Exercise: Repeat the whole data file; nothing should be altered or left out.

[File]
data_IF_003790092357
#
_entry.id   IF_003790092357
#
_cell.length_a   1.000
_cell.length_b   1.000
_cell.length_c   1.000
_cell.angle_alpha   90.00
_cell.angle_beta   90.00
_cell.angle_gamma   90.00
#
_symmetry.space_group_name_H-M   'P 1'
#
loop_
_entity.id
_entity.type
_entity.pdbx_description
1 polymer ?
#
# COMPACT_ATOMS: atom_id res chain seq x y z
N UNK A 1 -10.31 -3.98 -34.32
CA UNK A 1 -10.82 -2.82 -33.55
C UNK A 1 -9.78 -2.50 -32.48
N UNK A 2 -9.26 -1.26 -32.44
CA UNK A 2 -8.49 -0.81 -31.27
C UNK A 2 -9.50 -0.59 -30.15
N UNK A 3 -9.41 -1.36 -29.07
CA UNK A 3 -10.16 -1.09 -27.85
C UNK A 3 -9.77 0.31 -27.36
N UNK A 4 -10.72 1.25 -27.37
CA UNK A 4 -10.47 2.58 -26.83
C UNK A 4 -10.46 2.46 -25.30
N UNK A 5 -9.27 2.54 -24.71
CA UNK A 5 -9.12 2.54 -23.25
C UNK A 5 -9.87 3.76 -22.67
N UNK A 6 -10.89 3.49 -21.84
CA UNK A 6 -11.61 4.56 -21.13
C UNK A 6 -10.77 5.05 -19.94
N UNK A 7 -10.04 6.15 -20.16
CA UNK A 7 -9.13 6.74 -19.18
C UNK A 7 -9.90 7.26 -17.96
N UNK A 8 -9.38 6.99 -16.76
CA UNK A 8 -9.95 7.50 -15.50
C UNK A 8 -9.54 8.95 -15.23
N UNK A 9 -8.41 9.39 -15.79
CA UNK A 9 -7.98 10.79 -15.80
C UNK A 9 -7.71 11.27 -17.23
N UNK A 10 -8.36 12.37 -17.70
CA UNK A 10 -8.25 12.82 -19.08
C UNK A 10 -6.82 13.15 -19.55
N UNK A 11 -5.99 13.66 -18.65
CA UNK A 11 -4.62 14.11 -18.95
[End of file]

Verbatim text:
data_IF_003790092357
#
_entry.id   IF_003790092357
#
_cell.length_a   1.000
_cell.length_b   1.000
_cell.length_c   1.000
_cell.angle_alpha   90.00
_cell.angle_beta   90.00
_cell.angle_gamma   90.00
#
_symmetry.space_group_name_H-M   'P 1'
#
loop_
_entity.id
_entity.type
_entity.pdbx_description
1 polymer ?
#
# COMPACT_ATOMS: atom_id res chain seq x y z
N UNK A 1 -10.31 -3.98 -34.32
CA UNK A 1 -10.82 -2.82 -33.55
C UNK A 1 -9.78 -2.50 -32.48
N UNK A 2 -9.26 -1.26 -32.44
CA UNK A 2 -8.49 -0.81 -31.27
C UNK A 2 -9.50 -0.59 -30.15
N UNK A 3 -9.41 -1.36 -29.07
CA UNK A 3 -10.16 -1.09 -27.85
C UNK A 3 -9.77 0.31 -27.36
N UNK A 4 -10.72 1.25 -27.37
CA UNK A 4 -10.47 2.58 -26.83
C UNK A 4 -10.46 2.46 -25.30
N UNK A 5 -9.27 2.54 -24.71
CA UNK A 5 -9.12 2.54 -23.25
C UNK A 5 -9.87 3.76 -22.67
N UNK A 6 -10.89 3.49 -21.84
CA UNK A 6 -11.61 4.56 -21.13
C UNK A 6 -10.77 5.05 -19.94
N UNK A 7 -10.04 6.15 -20.16
CA UNK A 7 -9.13 6.74 -19.18
C UNK A 7 -9.90 7.26 -17.96
N UNK A 8 -9.38 6.99 -16.76
CA UNK A 8 -9.95 7.50 -15.50
C UNK A 8 -9.54 8.95 -15.23
N UNK A 9 -8.41 9.39 -15.79
CA UNK A 9 -7.98 10.79 -15.80
C UNK A 9 -7.71 11.27 -17.23
N UNK A 10 -8.36 12.37 -17.70
CA UNK A 10 -8.25 12.82 -19.08
C UNK A 10 -6.82 13.15 -19.55
N UNK A 11 -5.99 13.66 -18.65
CA UNK A 11 -4.62 14.11 -18.95